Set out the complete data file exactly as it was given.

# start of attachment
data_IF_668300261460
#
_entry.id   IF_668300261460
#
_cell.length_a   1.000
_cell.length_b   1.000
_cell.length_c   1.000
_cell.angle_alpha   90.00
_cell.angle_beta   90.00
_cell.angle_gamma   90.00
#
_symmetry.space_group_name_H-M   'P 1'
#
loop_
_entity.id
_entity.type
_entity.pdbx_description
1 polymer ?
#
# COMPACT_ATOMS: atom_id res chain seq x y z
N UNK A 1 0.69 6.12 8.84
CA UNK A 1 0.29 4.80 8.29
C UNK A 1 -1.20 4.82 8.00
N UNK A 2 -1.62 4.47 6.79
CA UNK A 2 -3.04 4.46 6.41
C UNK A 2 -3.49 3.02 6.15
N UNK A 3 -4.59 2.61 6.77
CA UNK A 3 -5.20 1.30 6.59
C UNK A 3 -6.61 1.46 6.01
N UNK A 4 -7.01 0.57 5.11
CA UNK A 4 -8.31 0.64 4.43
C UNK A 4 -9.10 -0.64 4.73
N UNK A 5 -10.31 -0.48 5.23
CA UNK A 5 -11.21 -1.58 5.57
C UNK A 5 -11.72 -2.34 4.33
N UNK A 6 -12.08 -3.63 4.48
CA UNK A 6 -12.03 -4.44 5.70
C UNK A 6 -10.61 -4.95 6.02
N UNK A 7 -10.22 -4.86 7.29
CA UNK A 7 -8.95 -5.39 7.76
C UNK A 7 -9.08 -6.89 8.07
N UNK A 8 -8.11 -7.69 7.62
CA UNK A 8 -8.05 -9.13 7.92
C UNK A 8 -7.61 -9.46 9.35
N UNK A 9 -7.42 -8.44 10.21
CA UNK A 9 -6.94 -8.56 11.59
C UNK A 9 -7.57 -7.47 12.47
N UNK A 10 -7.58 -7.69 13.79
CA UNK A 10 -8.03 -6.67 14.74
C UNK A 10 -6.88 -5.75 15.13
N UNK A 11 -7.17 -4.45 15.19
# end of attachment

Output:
data_IF_668300261460
#
_entry.id   IF_668300261460
#
_cell.length_a   1.000
_cell.length_b   1.000
_cell.length_c   1.000
_cell.angle_alpha   90.00
_cell.angle_beta   90.00
_cell.angle_gamma   90.00
#
_symmetry.space_group_name_H-M   'P 1'
#
loop_
_entity.id
_entity.type
_entity.pdbx_description
1 polymer ?
#
# COMPACT_ATOMS: atom_id res chain seq x y z
N UNK A 1 0.69 6.12 8.84
CA UNK A 1 0.29 4.80 8.29
C UNK A 1 -1.20 4.82 8.00
N UNK A 2 -1.62 4.47 6.79
CA UNK A 2 -3.04 4.46 6.41
C UNK A 2 -3.49 3.02 6.15
N UNK A 3 -4.59 2.61 6.77
CA UNK A 3 -5.20 1.30 6.59
C UNK A 3 -6.61 1.46 6.01
N UNK A 4 -7.01 0.57 5.11
CA UNK A 4 -8.31 0.64 4.43
C UNK A 4 -9.10 -0.64 4.73
N UNK A 5 -10.31 -0.48 5.23
CA UNK A 5 -11.21 -1.58 5.57
C UNK A 5 -11.72 -2.34 4.33
N UNK A 6 -12.08 -3.63 4.48
CA UNK A 6 -12.03 -4.44 5.70
C UNK A 6 -10.61 -4.95 6.02
N UNK A 7 -10.22 -4.86 7.29
CA UNK A 7 -8.95 -5.39 7.76
C UNK A 7 -9.08 -6.89 8.07
N UNK A 8 -8.11 -7.69 7.62
CA UNK A 8 -8.05 -9.13 7.92
C UNK A 8 -7.61 -9.46 9.35
N UNK A 9 -7.42 -8.44 10.21
CA UNK A 9 -6.94 -8.56 11.59
C UNK A 9 -7.57 -7.47 12.47
N UNK A 10 -7.58 -7.69 13.79
CA UNK A 10 -8.03 -6.67 14.74
C UNK A 10 -6.88 -5.75 15.13
N UNK A 11 -7.17 -4.45 15.19